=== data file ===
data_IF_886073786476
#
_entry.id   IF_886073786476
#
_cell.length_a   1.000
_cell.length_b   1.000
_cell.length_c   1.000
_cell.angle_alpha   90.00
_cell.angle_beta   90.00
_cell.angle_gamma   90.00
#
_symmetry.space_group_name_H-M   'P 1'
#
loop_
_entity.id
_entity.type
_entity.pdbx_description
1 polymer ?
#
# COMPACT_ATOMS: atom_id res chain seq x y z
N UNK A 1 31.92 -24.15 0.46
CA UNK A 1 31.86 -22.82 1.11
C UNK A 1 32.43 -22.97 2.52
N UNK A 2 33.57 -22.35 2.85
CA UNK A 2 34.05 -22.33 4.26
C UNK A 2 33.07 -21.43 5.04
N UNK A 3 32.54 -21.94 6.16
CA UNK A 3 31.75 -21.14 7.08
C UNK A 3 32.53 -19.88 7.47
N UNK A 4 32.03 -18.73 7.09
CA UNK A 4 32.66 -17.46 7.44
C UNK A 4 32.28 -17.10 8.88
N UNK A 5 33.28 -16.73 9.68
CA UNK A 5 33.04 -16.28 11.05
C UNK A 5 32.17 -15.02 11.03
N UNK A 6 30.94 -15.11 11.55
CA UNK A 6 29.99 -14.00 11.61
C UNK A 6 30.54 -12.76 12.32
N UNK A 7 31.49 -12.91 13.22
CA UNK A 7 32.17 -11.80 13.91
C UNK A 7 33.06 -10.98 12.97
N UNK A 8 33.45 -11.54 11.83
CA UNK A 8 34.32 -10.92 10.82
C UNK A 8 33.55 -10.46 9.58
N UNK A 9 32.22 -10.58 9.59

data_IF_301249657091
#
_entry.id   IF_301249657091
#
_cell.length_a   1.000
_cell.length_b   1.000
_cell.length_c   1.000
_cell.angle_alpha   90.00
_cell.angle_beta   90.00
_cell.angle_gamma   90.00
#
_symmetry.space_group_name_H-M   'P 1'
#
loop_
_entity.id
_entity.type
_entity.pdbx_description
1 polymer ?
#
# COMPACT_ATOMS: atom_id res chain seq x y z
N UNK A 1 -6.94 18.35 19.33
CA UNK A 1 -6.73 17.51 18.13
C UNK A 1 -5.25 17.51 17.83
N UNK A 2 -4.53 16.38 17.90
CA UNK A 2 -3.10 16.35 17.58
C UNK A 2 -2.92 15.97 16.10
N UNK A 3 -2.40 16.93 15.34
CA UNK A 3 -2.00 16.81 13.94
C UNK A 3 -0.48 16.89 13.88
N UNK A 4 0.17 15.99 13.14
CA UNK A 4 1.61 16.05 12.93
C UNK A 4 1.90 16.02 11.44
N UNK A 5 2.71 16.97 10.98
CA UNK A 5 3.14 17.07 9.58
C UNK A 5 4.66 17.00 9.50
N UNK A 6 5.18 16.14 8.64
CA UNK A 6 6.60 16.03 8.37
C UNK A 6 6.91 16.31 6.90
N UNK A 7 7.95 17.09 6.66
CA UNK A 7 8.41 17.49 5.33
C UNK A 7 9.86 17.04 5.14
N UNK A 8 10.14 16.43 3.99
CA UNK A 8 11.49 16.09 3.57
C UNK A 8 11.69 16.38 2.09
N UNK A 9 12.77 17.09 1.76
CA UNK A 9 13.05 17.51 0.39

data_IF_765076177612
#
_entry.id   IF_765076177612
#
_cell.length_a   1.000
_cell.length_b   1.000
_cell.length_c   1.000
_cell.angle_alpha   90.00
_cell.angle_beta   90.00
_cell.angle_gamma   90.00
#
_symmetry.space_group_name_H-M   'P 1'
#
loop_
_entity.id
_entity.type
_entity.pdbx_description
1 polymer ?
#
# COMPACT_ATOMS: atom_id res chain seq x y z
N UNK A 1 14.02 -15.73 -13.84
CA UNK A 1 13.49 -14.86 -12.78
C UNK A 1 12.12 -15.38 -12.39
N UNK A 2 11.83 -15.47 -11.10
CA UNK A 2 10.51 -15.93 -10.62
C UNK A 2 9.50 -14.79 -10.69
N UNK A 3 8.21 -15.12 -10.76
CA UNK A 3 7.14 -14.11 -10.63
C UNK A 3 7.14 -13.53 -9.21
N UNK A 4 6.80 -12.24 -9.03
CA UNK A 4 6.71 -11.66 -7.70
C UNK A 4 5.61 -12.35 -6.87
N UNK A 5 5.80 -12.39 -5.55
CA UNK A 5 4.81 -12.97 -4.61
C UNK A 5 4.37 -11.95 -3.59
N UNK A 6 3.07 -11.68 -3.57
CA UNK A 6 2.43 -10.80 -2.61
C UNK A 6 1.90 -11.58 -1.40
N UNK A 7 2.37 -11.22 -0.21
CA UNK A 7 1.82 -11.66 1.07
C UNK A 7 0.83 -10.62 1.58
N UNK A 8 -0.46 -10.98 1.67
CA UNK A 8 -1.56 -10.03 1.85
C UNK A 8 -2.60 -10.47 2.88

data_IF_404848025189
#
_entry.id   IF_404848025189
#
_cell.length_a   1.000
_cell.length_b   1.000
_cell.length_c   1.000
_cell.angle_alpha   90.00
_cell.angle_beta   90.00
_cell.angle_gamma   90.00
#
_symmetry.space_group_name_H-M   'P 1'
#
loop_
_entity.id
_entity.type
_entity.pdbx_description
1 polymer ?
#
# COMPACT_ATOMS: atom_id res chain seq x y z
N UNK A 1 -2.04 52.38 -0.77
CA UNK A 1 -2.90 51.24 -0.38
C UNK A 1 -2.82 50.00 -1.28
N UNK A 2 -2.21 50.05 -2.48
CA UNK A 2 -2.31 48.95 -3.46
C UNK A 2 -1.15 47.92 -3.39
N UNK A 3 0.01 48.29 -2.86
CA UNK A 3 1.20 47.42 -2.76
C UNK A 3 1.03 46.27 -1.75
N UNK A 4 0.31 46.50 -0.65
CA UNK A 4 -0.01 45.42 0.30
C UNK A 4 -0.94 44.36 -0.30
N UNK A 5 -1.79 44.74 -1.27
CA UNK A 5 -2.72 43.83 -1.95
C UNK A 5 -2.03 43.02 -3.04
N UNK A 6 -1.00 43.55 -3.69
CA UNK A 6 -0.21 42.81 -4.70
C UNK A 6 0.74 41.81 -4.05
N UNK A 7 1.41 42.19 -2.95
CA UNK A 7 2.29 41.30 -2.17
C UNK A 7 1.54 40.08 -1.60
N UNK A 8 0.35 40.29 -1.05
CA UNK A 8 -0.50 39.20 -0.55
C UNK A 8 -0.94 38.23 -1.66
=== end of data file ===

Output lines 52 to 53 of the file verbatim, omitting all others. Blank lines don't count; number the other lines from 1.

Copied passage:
_cell.length_c   1.000
_cell.angle_alpha   90.00